The recent tribunal case of Mrs Bradley v HMRC was regarding principal private residence relief, and in particular whether the appellant had ever ‘resided’ in the property in question.
Mrs Bradley had moved into a property which she had previously rented out after separating from her husband. After living in the property for less than a year the property was then sold and Mrs Bradley reconciled with her husband.
Prior to Mrs Bradley moving in to the property it was put on the market for sale and remained so when she moved in. The tribunal were happy that the couple had intended to permanently separate but questioned whether she ‘resided’ there.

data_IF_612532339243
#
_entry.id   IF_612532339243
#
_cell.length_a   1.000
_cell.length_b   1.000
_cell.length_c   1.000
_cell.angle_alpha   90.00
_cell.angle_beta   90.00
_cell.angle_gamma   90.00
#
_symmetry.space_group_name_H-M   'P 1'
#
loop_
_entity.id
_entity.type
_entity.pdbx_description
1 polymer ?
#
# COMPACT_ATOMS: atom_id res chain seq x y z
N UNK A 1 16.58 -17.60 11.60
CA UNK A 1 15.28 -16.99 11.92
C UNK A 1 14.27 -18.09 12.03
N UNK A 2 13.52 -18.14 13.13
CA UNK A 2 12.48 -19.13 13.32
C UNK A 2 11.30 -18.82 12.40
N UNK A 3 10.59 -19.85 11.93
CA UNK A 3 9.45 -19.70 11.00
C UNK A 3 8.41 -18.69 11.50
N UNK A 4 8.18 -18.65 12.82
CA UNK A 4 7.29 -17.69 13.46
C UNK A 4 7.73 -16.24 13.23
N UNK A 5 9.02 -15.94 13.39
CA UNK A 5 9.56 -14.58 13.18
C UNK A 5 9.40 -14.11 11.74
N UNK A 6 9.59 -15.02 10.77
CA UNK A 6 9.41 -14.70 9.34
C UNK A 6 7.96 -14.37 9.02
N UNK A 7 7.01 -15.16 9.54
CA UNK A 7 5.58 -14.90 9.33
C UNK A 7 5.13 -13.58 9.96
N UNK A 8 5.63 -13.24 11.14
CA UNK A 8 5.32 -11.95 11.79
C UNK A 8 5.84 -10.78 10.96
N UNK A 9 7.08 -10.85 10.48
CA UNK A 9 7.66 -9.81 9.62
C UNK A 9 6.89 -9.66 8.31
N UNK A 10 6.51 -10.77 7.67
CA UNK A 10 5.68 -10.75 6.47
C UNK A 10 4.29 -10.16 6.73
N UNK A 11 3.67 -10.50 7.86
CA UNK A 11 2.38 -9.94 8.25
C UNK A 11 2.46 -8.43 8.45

In line with Goodwin v Curtis the tribunal stated that in order to qualify for principal private residence relief a taxpayer must provide evidence that their occupation shows some degree of permanence, some degree of continuity or some expectation of continuity.
On the basis that the property was for sale throughout, the tribunal concluded that the residence was not intended to be permanent; had Mrs Bradley received a suitable offer for the property she would have sold sooner. The property could only ever have been a temporary home in those circumstances, and therefore it was never her residence.
The claim for principal private residence relief was denied.